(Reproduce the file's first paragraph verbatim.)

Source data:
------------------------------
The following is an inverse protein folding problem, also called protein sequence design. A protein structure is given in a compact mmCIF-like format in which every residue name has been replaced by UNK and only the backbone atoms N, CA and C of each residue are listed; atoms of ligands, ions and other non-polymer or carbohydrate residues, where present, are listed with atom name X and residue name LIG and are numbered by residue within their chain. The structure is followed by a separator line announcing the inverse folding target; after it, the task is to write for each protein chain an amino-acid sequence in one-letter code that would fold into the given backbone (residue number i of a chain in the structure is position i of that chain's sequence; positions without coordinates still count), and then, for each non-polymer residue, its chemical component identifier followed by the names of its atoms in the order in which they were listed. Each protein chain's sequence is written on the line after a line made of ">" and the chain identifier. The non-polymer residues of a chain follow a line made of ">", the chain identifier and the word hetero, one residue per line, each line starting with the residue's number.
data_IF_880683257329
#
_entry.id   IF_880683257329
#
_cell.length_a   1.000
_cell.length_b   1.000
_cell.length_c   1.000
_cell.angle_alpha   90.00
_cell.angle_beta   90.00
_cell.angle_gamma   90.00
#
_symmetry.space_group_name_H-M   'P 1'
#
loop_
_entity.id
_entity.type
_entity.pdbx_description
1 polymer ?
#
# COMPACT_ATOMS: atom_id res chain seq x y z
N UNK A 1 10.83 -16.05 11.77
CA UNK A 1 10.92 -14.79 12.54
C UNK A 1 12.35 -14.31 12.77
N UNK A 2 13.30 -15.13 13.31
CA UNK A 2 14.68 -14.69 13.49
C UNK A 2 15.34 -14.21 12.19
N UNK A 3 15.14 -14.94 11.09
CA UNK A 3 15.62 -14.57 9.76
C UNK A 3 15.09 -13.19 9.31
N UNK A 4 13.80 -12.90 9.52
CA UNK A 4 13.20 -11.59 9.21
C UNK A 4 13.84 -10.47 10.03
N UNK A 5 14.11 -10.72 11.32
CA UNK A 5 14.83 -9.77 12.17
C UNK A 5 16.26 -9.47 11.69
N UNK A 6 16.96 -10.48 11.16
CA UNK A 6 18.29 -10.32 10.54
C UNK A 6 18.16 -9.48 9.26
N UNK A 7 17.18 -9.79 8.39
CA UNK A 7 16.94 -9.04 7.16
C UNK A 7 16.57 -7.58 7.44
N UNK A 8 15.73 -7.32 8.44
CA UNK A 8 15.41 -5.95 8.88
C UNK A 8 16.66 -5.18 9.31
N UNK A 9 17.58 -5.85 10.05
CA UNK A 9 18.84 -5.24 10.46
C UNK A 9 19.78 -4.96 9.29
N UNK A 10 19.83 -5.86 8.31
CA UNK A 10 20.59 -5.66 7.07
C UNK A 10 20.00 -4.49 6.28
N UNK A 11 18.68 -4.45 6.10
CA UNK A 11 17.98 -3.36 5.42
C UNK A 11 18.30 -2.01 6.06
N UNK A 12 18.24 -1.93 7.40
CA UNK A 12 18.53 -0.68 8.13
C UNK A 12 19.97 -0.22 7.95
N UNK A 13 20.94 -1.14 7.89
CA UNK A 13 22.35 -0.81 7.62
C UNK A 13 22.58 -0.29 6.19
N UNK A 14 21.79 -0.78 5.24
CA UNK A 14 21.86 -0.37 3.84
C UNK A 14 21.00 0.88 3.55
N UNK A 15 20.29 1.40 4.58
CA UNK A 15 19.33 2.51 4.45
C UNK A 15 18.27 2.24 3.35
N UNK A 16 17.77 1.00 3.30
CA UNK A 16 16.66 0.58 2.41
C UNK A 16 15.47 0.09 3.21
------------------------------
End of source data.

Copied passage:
The following is an inverse protein folding problem, also called protein sequence design. A protein structure is given in a compact mmCIF-like format in which every residue name has been replaced by UNK and only the backbone atoms N, CA and C of each residue are listed; atoms of ligands, ions and other non-polymer or carbohydrate residues, where present, are listed with atom name X and residue name LIG and are numbered by residue within their chain. The structure is followed by a separator line announcing the inverse folding target; after it, the task is to write for each protein chain an amino-acid sequence in one-letter code that would fold into the given backbone (residue number i of a chain in the structure is position i of that chain's sequence; positions without coordinates still count), and then, for each non-polymer residue, its chemical component identifier followed by the names of its atoms in the order in which they were listed. Each protein chain's sequence is written on the line after a line made of ">" and the chain identifier. The non-polymer residues of a chain follow a line made of ">", the chain identifier and the word hetero, one residue per line, each line starting with the residue's number.